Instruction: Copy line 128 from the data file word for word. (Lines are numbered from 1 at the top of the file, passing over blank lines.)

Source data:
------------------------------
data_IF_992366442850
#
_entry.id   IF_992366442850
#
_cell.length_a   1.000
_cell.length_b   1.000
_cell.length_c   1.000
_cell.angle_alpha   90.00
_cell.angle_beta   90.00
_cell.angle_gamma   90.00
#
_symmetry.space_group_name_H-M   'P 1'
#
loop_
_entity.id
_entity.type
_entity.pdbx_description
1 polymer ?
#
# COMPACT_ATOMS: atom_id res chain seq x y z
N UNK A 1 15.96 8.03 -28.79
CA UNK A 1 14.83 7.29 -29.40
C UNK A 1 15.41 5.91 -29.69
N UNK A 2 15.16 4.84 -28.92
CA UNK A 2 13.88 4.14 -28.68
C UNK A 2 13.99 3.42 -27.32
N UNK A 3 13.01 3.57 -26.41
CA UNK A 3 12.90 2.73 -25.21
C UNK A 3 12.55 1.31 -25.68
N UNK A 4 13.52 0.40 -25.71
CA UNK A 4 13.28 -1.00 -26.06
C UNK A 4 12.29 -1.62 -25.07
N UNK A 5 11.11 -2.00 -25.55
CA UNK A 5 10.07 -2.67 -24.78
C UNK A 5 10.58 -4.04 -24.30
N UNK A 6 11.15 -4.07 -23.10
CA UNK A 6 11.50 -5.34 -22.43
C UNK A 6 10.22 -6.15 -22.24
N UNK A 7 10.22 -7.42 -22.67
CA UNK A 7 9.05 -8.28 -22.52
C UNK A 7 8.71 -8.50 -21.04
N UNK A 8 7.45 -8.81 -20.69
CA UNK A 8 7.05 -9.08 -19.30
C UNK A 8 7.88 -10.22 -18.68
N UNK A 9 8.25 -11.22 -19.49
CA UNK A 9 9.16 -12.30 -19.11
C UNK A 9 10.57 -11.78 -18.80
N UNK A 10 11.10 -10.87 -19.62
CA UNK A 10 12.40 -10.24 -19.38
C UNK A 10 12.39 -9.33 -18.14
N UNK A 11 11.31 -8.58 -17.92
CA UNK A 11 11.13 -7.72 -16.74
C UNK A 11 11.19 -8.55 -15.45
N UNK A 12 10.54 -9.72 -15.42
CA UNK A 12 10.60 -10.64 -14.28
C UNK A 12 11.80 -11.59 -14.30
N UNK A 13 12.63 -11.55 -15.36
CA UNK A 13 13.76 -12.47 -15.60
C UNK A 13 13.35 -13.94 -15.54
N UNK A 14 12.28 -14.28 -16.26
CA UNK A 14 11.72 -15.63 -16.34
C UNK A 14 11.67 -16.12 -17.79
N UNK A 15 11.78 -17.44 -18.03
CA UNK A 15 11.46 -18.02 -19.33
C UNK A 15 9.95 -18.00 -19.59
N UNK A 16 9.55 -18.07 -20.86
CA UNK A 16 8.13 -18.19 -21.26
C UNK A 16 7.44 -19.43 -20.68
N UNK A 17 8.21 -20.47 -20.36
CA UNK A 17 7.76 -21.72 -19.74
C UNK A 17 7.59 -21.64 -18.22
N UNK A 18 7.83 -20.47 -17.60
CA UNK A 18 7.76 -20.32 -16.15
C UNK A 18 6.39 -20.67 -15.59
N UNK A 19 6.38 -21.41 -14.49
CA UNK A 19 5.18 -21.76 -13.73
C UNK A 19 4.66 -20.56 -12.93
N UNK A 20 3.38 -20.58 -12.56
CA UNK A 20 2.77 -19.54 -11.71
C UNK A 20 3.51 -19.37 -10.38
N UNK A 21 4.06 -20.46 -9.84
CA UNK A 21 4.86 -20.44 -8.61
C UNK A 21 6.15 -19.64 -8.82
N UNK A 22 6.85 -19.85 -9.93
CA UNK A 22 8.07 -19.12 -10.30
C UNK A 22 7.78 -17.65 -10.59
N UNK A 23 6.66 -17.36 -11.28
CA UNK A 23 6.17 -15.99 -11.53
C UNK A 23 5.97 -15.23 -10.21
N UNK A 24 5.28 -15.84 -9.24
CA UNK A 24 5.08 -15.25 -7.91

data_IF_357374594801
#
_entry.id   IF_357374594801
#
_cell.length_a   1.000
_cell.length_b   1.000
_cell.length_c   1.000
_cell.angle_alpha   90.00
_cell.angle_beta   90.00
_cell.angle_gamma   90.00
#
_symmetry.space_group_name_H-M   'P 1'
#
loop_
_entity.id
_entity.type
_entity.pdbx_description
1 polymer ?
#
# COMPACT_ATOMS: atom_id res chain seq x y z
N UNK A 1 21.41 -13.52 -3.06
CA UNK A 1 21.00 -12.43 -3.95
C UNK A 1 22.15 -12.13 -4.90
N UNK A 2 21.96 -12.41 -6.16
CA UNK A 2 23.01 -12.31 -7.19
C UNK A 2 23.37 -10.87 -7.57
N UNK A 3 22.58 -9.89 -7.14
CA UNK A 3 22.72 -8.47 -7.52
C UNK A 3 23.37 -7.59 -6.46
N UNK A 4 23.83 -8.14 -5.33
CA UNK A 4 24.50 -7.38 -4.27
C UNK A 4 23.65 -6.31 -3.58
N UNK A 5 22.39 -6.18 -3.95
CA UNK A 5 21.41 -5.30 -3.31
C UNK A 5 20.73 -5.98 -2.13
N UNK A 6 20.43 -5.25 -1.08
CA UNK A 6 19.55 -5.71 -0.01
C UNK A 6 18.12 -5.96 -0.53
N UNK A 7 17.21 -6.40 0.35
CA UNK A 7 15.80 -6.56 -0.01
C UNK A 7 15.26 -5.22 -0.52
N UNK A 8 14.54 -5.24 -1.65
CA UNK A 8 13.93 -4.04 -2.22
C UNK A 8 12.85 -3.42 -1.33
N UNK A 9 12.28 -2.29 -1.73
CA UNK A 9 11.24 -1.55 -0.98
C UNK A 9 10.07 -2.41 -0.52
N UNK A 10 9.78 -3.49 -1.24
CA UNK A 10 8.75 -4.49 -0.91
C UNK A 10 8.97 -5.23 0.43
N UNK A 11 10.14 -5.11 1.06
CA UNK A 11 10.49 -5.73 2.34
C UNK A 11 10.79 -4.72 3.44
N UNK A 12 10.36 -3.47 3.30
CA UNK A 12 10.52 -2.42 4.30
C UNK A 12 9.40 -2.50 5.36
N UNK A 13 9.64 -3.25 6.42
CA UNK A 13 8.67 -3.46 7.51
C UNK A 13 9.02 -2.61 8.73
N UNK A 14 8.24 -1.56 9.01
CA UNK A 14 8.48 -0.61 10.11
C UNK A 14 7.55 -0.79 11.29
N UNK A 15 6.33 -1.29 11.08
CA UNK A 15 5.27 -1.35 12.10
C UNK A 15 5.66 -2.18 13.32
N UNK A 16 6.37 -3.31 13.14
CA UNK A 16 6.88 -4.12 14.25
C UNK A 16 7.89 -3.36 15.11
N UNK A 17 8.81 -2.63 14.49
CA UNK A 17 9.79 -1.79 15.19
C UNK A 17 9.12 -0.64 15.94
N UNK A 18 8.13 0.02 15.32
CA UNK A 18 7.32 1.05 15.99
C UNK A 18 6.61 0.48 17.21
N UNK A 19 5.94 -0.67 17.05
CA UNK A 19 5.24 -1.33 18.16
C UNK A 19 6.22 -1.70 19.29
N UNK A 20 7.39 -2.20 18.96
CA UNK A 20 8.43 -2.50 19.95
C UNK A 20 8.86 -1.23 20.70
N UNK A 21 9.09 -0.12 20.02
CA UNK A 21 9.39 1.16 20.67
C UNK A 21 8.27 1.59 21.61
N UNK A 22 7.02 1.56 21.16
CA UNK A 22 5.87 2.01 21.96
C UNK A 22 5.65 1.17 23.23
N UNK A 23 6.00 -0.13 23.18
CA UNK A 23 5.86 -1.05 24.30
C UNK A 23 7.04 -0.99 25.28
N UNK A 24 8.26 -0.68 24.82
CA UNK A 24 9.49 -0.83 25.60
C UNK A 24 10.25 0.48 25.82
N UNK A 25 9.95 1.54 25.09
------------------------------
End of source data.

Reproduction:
CA UNK A 6 19.55 -5.71 -0.01